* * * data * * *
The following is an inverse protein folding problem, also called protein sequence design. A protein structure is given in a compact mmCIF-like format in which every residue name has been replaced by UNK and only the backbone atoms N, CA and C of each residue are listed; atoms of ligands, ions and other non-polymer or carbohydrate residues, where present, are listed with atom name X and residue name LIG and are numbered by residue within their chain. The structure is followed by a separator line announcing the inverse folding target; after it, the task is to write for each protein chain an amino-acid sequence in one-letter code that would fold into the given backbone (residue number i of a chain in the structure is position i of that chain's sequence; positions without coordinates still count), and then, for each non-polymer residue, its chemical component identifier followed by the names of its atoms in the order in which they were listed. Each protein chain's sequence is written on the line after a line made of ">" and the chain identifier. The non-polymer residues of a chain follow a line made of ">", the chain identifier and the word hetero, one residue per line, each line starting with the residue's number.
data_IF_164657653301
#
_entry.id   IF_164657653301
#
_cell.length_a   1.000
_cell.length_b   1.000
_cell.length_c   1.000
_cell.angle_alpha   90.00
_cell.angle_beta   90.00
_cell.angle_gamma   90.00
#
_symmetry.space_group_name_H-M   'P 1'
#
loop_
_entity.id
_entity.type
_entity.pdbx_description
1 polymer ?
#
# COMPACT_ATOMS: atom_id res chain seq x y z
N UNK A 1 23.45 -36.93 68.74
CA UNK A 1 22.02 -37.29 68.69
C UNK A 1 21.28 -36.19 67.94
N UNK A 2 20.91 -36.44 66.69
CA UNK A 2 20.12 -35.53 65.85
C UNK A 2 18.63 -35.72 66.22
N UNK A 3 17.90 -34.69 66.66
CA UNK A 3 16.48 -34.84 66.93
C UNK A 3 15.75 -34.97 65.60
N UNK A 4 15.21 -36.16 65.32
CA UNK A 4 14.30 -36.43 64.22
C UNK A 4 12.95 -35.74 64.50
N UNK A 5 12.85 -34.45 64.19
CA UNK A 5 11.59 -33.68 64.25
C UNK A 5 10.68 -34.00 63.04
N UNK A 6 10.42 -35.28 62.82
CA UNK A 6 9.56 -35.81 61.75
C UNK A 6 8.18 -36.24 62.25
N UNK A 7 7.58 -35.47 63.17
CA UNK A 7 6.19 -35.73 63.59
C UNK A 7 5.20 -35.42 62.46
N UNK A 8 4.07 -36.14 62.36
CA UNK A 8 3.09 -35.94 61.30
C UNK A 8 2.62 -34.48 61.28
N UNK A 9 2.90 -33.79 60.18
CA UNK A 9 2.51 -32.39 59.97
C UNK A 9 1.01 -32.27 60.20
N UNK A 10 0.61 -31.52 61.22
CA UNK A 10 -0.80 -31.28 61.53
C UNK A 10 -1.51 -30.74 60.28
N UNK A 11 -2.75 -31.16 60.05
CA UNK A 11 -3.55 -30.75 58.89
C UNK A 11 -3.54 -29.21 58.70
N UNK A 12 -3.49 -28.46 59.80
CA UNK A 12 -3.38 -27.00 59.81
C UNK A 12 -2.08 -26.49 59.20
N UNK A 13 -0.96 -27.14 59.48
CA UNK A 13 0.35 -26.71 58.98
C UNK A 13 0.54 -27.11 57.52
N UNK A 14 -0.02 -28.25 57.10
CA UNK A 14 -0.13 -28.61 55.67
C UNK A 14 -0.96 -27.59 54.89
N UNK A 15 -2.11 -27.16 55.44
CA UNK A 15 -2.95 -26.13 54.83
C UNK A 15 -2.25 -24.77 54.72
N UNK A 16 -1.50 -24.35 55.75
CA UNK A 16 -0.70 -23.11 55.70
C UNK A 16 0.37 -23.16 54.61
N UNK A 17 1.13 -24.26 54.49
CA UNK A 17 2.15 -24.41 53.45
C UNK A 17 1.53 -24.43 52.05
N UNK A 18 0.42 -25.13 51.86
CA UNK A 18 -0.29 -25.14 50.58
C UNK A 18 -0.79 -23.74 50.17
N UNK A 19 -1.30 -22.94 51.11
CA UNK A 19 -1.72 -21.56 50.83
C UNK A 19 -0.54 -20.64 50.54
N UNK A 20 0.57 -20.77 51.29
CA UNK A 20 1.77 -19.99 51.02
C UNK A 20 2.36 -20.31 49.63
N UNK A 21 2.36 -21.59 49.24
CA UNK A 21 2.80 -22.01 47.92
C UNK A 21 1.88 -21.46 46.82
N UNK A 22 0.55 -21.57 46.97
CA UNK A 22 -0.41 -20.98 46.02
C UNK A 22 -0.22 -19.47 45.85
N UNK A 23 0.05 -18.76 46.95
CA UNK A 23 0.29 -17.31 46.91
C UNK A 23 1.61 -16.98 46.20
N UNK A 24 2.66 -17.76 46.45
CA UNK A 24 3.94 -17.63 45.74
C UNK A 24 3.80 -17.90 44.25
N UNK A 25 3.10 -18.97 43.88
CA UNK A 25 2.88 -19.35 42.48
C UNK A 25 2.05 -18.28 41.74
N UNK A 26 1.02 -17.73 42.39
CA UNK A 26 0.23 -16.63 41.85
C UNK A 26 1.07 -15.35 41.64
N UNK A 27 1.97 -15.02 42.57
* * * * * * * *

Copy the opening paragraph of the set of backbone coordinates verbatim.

The following is an inverse protein folding problem, also called protein sequence design. A protein structure is given in a compact mmCIF-like format in which every residue name has been replaced by UNK and only the backbone atoms N, CA and C of each residue are listed; atoms of ligands, ions and other non-polymer or carbohydrate residues, where present, are listed with atom name X and residue name LIG and are numbered by residue within their chain. The structure is followed by a separator line announcing the inverse folding target; after it, the task is to write for each protein chain an amino-acid sequence in one-letter code that would fold into the given backbone (residue number i of a chain in the structure is position i of that chain's sequence; positions without coordinates still count), and then, for each non-polymer residue, its chemical component identifier followed by the names of its atoms in the order in which they were listed. Each protein chain's sequence is written on the line after a line made of ">" and the chain identifier. The non-polymer residues of a chain follow a line made of ">", the chain identifier and the word hetero, one residue per line, each line starting with the residue's number.